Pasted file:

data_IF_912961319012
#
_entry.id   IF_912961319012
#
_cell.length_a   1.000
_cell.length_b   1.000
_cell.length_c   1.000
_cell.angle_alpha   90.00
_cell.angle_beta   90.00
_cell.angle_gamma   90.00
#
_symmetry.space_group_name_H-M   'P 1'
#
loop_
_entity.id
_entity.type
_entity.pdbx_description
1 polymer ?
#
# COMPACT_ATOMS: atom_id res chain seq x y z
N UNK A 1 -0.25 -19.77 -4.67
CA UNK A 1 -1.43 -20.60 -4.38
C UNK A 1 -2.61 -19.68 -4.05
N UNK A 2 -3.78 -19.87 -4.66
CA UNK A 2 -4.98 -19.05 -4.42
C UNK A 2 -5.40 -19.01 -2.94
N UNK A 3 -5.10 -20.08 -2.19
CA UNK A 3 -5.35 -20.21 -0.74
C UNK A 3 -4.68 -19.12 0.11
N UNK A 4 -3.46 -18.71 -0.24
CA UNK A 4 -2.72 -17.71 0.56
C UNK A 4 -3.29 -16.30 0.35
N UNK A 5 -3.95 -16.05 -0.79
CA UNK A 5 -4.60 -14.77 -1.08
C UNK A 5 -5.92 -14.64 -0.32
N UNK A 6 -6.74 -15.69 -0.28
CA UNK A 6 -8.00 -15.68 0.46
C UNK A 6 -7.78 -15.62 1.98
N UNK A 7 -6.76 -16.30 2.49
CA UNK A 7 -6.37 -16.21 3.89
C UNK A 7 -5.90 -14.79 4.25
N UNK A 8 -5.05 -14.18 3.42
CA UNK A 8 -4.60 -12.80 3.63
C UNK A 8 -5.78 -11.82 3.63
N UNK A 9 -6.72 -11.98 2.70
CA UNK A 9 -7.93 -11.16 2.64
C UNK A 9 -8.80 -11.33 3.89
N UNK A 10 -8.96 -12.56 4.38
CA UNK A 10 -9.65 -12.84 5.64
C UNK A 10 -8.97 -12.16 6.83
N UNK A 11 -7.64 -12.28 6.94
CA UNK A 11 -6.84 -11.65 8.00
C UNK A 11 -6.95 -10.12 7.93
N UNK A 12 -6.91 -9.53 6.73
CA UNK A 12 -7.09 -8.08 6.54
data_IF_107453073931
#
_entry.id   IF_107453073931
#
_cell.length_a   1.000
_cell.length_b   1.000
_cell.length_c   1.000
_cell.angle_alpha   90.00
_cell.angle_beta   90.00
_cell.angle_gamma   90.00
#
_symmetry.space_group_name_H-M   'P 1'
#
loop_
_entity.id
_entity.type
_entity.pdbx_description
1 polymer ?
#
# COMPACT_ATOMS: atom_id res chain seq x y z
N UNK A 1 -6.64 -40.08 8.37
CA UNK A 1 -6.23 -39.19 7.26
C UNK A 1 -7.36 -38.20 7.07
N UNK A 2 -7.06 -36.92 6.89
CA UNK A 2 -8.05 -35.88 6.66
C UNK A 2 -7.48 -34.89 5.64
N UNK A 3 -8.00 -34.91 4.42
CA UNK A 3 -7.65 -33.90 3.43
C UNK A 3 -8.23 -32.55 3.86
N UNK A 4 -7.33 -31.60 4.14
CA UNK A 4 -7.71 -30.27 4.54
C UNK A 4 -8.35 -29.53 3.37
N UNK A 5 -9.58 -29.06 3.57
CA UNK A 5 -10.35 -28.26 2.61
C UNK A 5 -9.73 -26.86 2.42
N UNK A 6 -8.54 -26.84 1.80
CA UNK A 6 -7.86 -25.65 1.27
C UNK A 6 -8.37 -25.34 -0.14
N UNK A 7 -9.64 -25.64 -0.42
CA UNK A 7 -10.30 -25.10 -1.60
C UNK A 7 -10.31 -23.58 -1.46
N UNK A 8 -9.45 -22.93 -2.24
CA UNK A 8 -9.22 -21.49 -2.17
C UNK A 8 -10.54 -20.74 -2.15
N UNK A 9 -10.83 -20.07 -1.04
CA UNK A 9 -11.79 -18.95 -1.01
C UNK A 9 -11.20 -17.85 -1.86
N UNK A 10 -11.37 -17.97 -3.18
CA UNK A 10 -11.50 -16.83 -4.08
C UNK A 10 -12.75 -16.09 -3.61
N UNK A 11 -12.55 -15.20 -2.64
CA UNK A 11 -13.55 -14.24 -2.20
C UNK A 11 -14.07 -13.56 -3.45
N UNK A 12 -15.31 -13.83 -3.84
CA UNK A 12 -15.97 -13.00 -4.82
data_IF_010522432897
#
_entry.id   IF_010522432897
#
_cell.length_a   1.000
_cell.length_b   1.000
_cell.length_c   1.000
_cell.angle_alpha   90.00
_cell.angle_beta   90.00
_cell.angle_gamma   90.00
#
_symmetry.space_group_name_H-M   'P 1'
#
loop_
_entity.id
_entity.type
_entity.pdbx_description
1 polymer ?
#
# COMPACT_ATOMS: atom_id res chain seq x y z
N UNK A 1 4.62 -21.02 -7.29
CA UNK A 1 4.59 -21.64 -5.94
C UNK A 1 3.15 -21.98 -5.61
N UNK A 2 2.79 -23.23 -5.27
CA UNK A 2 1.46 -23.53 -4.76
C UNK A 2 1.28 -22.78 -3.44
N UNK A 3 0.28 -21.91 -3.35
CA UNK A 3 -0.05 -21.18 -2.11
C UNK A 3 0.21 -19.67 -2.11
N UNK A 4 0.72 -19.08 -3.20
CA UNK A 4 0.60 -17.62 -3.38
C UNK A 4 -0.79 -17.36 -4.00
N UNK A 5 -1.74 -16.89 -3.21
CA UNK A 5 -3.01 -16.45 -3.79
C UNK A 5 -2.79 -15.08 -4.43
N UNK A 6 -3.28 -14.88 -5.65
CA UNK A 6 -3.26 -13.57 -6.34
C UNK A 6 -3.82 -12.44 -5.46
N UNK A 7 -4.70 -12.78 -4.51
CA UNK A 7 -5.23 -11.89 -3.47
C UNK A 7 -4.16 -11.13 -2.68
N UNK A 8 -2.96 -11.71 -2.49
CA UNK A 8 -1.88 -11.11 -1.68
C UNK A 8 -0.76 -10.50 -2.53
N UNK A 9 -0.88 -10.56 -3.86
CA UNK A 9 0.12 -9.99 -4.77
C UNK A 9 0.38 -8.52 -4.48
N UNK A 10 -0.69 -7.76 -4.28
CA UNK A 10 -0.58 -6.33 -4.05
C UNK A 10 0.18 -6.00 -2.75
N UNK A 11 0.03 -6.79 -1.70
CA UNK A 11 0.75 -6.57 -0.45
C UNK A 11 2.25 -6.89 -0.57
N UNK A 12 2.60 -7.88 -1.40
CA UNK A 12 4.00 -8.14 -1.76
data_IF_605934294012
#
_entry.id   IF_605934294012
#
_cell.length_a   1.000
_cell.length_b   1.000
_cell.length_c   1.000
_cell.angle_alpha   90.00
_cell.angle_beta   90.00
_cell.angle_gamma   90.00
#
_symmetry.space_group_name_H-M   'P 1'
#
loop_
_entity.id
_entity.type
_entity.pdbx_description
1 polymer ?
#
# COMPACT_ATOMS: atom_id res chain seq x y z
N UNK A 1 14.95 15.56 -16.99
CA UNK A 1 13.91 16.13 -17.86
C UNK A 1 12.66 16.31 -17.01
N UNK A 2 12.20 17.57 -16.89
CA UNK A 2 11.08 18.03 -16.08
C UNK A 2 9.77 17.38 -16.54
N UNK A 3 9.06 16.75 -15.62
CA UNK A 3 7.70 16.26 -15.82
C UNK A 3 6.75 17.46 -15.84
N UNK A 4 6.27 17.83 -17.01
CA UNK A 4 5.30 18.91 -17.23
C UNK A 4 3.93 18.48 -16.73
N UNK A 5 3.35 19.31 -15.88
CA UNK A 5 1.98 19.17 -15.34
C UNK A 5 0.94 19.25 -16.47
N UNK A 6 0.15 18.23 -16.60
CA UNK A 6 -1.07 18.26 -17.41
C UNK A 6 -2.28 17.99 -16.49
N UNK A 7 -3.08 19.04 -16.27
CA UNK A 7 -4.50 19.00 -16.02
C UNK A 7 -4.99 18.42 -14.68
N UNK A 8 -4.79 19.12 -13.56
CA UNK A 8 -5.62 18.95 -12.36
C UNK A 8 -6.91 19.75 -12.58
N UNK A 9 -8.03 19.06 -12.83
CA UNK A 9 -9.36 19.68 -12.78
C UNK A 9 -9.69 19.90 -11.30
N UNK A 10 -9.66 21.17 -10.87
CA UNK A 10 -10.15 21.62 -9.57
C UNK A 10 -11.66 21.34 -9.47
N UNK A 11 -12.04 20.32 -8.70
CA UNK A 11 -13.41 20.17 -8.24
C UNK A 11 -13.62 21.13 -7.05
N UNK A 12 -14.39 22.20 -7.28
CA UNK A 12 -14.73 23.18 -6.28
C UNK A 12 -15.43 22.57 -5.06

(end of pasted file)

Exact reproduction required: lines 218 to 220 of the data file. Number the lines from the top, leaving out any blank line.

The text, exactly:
C UNK A 11 -13.62 21.13 -7.05
N UNK A 12 -14.39 22.20 -7.28
CA UNK A 12 -14.73 23.18 -6.28